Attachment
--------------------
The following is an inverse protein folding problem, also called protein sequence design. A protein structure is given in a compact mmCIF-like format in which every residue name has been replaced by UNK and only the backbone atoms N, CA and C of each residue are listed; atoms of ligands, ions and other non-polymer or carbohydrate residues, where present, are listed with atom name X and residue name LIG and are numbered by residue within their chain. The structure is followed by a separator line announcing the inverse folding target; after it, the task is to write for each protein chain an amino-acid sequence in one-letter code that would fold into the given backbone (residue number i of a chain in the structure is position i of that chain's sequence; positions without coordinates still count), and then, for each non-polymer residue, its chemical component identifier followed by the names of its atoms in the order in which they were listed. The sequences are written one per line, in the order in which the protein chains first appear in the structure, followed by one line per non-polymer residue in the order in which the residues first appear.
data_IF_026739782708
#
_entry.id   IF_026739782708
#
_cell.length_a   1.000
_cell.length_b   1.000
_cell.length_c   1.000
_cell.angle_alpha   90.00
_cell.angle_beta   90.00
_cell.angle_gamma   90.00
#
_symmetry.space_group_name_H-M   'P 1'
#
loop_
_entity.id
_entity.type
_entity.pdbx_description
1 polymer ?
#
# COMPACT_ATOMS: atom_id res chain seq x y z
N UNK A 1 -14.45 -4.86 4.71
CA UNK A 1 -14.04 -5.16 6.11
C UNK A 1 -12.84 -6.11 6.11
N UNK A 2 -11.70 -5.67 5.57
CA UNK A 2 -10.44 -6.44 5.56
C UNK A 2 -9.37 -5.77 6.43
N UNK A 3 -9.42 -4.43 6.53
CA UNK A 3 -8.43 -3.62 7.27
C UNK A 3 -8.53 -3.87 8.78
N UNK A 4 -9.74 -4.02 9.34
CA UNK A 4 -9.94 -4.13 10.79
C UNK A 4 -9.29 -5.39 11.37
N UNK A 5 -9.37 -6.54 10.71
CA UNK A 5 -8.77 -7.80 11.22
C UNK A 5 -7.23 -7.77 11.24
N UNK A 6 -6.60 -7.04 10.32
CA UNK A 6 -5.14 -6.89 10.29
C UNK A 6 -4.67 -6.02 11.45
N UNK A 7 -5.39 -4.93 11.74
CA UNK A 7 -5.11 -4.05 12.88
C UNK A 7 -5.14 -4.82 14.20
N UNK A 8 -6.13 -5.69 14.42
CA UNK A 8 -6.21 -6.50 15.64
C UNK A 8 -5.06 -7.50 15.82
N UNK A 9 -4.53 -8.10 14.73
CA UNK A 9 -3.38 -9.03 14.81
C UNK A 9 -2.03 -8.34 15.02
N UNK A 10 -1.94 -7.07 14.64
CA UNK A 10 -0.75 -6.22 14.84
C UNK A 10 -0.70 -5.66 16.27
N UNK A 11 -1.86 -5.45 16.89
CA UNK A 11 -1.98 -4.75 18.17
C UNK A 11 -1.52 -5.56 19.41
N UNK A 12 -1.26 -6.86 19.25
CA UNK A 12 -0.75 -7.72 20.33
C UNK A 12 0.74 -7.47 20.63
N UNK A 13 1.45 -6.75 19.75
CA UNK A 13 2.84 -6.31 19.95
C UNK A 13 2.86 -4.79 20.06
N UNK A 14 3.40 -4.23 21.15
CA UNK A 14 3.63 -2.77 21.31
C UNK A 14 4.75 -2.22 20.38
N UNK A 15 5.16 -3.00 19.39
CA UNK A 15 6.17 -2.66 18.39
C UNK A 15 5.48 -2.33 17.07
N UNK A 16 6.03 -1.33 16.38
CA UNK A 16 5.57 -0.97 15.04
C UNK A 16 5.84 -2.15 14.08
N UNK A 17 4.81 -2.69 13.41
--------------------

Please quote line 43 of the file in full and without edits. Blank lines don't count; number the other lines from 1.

N UNK A 8 -6.13 -5.69 14.42